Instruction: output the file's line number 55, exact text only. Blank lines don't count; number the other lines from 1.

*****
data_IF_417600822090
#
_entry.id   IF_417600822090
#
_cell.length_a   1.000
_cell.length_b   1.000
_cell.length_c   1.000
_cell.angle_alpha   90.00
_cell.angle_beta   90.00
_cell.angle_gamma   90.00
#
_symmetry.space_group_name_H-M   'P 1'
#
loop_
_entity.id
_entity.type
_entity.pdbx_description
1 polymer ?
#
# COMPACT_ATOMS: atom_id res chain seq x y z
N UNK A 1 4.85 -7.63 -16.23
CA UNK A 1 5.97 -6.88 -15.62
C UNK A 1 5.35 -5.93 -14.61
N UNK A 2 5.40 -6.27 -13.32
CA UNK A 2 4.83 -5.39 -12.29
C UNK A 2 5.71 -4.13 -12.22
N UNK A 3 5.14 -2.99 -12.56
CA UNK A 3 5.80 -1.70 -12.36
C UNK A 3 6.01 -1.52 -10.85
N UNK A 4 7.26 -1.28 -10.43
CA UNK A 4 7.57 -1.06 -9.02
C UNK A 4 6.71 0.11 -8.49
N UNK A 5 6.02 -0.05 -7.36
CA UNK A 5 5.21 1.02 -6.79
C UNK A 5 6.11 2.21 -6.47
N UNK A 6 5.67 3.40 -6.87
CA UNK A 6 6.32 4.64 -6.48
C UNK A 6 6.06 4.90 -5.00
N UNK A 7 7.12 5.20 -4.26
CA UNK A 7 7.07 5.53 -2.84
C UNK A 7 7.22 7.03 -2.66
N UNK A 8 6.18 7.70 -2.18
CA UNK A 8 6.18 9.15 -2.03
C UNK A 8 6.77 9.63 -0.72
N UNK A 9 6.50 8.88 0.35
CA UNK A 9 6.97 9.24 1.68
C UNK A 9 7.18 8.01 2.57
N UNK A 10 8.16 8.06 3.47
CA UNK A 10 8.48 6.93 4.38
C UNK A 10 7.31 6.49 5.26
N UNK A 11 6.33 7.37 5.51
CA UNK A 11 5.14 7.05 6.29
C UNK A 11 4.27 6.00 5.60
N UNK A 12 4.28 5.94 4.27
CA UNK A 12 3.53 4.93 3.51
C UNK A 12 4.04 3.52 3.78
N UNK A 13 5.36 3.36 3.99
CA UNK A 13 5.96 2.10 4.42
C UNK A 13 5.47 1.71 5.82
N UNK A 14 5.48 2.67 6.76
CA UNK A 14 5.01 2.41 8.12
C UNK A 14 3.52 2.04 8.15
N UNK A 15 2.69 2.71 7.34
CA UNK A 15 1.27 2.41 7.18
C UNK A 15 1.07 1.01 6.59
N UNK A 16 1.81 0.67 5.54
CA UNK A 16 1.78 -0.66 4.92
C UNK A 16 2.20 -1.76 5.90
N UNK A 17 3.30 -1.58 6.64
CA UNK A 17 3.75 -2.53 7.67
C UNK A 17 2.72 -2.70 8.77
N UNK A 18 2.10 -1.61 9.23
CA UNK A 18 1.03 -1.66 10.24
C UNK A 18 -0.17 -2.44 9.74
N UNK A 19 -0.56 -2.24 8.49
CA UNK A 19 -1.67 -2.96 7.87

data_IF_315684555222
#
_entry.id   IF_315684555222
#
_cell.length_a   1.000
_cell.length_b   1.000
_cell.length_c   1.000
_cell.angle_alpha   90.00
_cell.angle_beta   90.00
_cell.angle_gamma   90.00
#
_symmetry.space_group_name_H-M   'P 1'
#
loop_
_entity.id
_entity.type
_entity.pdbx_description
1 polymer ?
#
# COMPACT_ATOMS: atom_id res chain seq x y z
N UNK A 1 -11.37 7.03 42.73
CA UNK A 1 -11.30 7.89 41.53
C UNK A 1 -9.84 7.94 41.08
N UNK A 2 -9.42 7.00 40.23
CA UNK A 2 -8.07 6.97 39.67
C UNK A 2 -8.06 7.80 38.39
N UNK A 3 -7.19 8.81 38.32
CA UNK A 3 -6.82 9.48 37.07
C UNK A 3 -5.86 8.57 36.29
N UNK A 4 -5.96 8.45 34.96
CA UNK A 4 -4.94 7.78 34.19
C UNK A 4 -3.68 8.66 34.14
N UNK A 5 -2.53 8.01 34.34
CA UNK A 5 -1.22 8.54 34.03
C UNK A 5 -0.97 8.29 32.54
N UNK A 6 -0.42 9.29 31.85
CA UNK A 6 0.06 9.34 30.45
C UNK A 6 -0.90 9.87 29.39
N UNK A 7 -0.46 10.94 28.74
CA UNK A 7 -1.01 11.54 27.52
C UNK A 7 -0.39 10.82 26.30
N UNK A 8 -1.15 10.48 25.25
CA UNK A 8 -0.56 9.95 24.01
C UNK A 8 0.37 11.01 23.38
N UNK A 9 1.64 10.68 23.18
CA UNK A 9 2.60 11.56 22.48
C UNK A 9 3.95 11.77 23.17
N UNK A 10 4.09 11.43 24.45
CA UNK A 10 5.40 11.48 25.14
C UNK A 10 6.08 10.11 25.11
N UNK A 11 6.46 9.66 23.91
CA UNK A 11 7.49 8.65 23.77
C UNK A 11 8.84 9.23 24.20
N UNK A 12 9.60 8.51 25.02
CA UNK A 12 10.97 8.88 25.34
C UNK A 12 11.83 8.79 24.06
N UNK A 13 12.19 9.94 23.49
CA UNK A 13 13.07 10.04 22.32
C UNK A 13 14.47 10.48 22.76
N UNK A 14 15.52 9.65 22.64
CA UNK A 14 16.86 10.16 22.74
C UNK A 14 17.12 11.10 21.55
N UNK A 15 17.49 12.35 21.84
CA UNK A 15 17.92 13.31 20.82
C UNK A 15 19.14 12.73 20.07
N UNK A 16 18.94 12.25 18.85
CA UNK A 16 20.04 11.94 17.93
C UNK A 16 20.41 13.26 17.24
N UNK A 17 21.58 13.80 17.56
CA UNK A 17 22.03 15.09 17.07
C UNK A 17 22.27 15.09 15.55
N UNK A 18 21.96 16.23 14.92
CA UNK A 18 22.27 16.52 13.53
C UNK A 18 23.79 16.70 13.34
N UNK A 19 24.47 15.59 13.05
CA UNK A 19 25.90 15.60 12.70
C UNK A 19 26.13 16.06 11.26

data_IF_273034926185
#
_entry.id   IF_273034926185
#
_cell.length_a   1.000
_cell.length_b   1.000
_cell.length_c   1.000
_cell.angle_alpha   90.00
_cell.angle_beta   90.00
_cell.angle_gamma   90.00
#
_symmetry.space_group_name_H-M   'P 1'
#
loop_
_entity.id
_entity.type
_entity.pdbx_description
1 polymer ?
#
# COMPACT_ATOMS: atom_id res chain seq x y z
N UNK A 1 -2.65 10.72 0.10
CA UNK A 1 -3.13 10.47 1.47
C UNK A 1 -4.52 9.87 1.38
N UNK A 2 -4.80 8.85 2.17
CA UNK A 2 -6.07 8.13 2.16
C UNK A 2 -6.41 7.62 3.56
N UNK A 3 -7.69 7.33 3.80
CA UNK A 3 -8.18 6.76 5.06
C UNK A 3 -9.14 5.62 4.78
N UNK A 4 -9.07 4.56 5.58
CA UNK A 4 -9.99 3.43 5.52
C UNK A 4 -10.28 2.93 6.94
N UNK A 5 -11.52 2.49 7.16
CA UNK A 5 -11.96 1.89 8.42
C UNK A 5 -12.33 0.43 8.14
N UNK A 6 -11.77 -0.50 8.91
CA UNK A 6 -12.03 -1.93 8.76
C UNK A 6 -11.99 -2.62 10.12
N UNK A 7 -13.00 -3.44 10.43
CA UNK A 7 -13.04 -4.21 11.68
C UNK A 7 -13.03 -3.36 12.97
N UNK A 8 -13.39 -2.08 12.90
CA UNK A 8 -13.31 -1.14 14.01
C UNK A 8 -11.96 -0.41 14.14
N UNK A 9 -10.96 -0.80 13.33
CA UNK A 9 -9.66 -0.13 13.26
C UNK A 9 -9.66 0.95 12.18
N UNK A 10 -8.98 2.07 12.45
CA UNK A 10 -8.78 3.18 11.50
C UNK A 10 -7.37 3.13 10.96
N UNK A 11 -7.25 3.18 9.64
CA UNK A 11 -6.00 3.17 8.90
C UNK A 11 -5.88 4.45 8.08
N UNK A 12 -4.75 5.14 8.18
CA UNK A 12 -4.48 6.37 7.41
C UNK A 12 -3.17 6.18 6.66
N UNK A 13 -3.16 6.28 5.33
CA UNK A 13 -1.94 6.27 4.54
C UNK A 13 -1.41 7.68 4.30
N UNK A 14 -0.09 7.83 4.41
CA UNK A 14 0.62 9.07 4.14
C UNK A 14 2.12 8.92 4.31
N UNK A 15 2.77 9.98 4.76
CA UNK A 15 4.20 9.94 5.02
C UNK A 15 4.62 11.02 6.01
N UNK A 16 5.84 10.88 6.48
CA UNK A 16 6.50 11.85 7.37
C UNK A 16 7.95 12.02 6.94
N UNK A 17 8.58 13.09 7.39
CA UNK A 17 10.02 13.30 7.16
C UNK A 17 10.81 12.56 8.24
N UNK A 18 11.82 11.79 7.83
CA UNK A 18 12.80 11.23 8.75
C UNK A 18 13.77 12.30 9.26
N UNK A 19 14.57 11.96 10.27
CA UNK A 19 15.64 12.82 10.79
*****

CA UNK A 12 3.53 4.93 3.51